clip_image002Silicon Republic journalist John Kennedy published a very interesting article on October 29th entitled, Talent & Education, where they issued a “Call for Action” in relation to the current poor state of ICT integration in our schools. The article contains the views of notable captains of Irish industry Jim O’Hara (Intel), Martin Murpy (HP), Dermot O’Connell (Dell) and Paul Rellis (Microsoft). I was heartened by their views on the current situation regarding ICT integration in Irish schools and all agreed that we need much more than just investment in ICT, though this is also essential. They call for the creation of a Plan that focuses on creating a quality education system fit for the 21st century and one where teachers and students have access to modern digital tools. Kennedy acknowledges that Schools IT2000 was “a pioneering programme … that captured teachers’ imaginations and many signed up for training” but this momentum has been lost. Others such as Seaghan Moriarty captured the frustration among principals and the need for regular investment in ICT rather than once off grants that leave schools wondering when the next one will come along? This haphazard dispersion of grants has certainly not helped the situation. When you compare Ireland to Singapore, who began investing in ICT in schools in 1997 also, we are light years behind in terms of the issue of ICT integration in schools. Singapore has continually developed their thinking around the issue and are now on the third phase of their plan – but they have continually invested strategically since 1997, unlike us.

It is heartening to see that industry, ICT Ireland to be specific, has identified that the real issue is to develop an education system fit for the 21st century, this is about much more than just computers. Dermot O’ Connell states in the article that “getting the connectivity and the technology is actually the easy part” and I agree. This has been a big part of our problem in recent years – the narrow focus on providing broadband and networking grants without providing a holistic plan for ICT integration. The evidence is there in the inspectorate’s, ICT in Schools Report, that we are not integrating ICT into the curriculum currently in Irish schools. That report, which has not been acted on, shows clearly that we need to address the issue of teacher professional development in a different way than we have done previously. We need ICT embedded into teaching, learning and assessment not as an add-on. Again ICT Ireland have got this message with a number of contributors including Martin Murphy, Paul Rellis and Dermot O’Connell all noting that there is an urgent need to invest in teacher CPD. Paul Rellis, general manager of Microsoft Ireland states that “first and foremost, the professional development of teachers is vital if we are to take the right first step forward” and I agree.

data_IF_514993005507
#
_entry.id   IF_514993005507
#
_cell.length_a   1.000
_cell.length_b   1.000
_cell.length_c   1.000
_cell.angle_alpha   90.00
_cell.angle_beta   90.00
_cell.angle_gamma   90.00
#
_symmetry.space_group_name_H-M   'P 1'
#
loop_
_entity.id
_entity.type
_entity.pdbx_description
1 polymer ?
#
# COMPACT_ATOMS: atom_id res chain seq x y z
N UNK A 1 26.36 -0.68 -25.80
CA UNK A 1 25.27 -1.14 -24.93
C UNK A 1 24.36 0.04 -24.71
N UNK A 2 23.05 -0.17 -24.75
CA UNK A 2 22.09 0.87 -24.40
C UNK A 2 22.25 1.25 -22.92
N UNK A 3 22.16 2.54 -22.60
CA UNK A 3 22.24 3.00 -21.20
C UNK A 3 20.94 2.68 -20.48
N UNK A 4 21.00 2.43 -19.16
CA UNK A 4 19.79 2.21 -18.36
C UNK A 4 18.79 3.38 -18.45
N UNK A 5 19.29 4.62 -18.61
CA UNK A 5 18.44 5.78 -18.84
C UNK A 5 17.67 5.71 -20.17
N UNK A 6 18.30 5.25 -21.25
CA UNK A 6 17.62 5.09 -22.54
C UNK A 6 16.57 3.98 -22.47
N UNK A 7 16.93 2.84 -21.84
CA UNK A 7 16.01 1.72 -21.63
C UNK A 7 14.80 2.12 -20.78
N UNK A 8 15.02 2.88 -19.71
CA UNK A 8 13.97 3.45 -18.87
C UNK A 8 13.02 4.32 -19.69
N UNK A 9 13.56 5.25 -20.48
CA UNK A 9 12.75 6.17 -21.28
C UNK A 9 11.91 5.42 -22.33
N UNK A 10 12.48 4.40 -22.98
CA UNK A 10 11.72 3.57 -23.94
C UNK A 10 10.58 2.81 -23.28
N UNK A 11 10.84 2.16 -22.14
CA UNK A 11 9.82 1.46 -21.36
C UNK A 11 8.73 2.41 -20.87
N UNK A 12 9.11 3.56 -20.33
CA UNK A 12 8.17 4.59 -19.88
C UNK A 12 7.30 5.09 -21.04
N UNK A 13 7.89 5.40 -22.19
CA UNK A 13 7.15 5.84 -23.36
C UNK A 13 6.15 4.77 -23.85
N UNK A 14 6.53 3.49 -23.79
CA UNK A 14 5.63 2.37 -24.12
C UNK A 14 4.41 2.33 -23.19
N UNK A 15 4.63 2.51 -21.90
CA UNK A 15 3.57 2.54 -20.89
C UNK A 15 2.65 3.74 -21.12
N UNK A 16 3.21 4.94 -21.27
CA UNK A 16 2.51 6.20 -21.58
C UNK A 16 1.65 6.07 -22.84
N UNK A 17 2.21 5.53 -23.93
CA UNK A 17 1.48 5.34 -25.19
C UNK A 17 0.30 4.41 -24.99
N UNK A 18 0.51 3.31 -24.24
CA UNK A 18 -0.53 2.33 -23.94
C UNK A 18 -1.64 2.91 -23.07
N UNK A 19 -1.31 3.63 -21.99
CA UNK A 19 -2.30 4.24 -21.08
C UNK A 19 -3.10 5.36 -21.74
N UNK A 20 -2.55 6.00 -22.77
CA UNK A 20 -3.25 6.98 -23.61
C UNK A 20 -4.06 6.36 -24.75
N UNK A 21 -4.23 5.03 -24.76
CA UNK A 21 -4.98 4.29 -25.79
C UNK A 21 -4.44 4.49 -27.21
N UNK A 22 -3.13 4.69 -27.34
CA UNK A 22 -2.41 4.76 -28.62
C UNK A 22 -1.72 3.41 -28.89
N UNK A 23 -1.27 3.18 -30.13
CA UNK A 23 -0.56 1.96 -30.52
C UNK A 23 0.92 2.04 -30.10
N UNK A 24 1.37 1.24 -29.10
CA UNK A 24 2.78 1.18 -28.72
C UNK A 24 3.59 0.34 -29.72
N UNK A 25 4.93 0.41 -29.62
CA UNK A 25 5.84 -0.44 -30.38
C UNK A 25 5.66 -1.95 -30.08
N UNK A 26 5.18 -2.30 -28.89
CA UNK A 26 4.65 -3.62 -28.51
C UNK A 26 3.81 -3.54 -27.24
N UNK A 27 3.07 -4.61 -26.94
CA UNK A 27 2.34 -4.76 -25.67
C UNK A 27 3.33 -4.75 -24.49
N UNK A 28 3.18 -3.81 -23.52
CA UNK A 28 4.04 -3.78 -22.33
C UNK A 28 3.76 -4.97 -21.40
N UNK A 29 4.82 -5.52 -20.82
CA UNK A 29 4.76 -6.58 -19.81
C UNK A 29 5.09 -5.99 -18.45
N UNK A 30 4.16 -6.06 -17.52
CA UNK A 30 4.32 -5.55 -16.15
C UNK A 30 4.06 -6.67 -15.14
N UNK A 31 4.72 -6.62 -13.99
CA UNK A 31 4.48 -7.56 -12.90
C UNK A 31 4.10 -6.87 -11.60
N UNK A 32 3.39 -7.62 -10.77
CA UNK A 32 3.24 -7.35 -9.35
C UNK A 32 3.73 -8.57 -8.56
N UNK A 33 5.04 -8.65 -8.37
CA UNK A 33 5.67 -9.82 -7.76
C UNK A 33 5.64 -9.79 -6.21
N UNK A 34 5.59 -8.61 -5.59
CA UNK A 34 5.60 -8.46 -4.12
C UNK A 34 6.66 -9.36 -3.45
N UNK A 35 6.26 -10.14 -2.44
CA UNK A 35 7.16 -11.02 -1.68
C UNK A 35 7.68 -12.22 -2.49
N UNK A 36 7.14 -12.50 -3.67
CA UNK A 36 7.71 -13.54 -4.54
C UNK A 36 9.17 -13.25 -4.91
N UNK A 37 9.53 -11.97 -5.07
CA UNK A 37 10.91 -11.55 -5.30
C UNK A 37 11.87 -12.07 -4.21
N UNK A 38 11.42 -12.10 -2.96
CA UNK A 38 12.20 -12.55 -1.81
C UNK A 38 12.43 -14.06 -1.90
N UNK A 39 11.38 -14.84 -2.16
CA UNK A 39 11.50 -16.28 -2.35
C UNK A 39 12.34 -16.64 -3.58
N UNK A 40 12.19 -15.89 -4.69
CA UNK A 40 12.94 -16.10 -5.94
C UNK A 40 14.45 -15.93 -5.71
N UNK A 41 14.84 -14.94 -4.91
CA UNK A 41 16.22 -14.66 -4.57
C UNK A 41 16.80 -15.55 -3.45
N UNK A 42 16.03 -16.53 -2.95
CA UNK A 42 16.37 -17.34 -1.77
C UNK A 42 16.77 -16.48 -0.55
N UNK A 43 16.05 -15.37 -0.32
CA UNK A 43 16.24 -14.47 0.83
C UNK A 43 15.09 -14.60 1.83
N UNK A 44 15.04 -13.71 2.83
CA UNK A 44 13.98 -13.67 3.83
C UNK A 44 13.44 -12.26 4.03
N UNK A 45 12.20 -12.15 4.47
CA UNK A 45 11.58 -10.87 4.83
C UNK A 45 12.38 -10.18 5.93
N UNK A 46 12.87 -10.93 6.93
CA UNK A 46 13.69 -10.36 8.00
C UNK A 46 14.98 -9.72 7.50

Graham Byrne (Promethean) notes that “the whole concept of education has changed. It’s not about learning by rote but by doing. It’s about accessing information, understanding a topic and engaging with it”, what we in TeachNet call 21st century skills. Finally, Jim O’ Hara, Intel general manager, states “that the successful digital economy to me would be one where the country has one of the best education systems in the world. The ingredients are good teachers and a Government strategy that makes it clear what kind of a future the kids would have, particularly in science, technology and engineering, while the business world has a role to play by embracing technology to be more agile and efficient.”

So the call to action is around developing a plan that creates a Smart Education system, one that focuses on preparing our young people for the challenges of a 21st century society, digital tools are a given in such a vision. At a time when there are rumours around funding going to schools for ICT (something to be welcomed) we also need a new vision and a new set of implementation structures to match. Schools IT2000 is twelve years old – we need new thinking and now is the time to act. Any ideas or reaction welcome.

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